The Black Lives Matter movement was born in July 2013, when #BlackLivesMatter began trending on social media following the acquittal of George Zimmerman in the February 2012 shooting death of teenager Trayvon Martin. In November 2014, a grand jury absolved a white police officer of killing another Black teen, Michael Brown, in Ferguson, Missouri. Two weeks later, a second grand jury in New York cleared white police officers accused of killing an unarmed Black man named Eric Garner. Following these decisions, local protests in Missouri and New York began to spread across the country, leading to the national recognition of the #BLM movement.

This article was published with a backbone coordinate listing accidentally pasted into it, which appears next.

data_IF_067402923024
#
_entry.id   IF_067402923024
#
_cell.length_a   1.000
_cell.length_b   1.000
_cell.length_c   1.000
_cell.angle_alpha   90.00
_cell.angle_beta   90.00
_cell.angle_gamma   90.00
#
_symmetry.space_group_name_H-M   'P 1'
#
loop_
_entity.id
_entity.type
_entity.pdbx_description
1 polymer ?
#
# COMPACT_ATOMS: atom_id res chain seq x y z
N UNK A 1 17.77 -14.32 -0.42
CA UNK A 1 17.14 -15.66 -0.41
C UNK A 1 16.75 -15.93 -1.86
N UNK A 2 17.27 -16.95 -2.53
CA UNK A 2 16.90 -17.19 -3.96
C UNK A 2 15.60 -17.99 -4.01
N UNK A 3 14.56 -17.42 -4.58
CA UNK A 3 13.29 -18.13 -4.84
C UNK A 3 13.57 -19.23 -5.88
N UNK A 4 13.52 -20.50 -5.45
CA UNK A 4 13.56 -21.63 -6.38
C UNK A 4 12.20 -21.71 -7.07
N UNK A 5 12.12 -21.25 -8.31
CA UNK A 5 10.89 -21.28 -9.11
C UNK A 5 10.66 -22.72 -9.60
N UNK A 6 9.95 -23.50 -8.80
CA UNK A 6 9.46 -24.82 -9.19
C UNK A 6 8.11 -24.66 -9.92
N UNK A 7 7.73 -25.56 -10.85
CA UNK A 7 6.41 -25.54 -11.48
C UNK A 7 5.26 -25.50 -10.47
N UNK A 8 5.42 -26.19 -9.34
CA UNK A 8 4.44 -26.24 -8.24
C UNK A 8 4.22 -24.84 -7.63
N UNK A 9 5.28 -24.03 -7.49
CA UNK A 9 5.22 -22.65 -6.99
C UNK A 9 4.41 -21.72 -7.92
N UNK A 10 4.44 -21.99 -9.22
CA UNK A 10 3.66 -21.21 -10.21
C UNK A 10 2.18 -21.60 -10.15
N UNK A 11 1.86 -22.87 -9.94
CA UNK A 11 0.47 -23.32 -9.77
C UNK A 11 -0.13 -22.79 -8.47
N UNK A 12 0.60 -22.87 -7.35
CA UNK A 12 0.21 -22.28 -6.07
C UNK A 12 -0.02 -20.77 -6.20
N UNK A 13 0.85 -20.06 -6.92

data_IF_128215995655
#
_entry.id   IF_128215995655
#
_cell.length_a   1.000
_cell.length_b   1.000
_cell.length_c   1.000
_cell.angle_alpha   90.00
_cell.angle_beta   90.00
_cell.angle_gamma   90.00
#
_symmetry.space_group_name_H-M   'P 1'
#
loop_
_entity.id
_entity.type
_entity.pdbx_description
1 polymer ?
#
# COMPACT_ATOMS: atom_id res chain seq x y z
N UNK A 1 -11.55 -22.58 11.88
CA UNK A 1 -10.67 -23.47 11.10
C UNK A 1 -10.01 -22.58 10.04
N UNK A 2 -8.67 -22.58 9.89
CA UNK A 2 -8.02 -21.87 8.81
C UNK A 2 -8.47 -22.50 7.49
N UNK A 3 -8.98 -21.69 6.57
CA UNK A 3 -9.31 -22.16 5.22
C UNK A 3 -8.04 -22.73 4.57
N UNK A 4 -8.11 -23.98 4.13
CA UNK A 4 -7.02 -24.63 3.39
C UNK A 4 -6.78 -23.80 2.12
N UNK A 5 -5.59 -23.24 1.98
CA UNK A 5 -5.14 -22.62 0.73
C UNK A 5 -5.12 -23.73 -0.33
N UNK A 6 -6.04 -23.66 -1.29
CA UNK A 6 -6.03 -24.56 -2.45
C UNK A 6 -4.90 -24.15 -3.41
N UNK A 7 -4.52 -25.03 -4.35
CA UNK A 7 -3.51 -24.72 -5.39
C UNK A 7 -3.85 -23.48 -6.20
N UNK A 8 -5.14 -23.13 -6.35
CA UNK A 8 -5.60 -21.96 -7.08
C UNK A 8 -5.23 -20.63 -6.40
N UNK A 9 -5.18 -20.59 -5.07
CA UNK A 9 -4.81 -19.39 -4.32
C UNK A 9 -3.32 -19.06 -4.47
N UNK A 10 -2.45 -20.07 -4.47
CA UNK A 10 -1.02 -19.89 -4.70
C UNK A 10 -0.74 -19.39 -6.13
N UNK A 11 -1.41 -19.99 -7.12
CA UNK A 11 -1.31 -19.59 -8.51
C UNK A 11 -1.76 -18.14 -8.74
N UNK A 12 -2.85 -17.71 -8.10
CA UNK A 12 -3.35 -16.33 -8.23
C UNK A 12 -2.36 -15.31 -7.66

Robert Gerhardt: Mic Check is a photography project by photojournalist and writer Robert Gerhardt, who relied on the #BlackLivesMatter hashtag to track and document these protests in New York City over the last seven years. This remarkable body of work includes photographs of protests from 2014 through 2021, across New York, in massive crowds, in rain and sun, during night and day, in motion during marches and stationary during speeches, and in the past year in the midst of a global pandemic. These candid works capture the passion, righteous anger, and frustration of the protestors. The title comes from the shouts of “mic check!” which mobilized protestors into a game of repeat-after-me, a technique that united the crowd and enabled the spread of the speaker’s comments and instructions without amplification.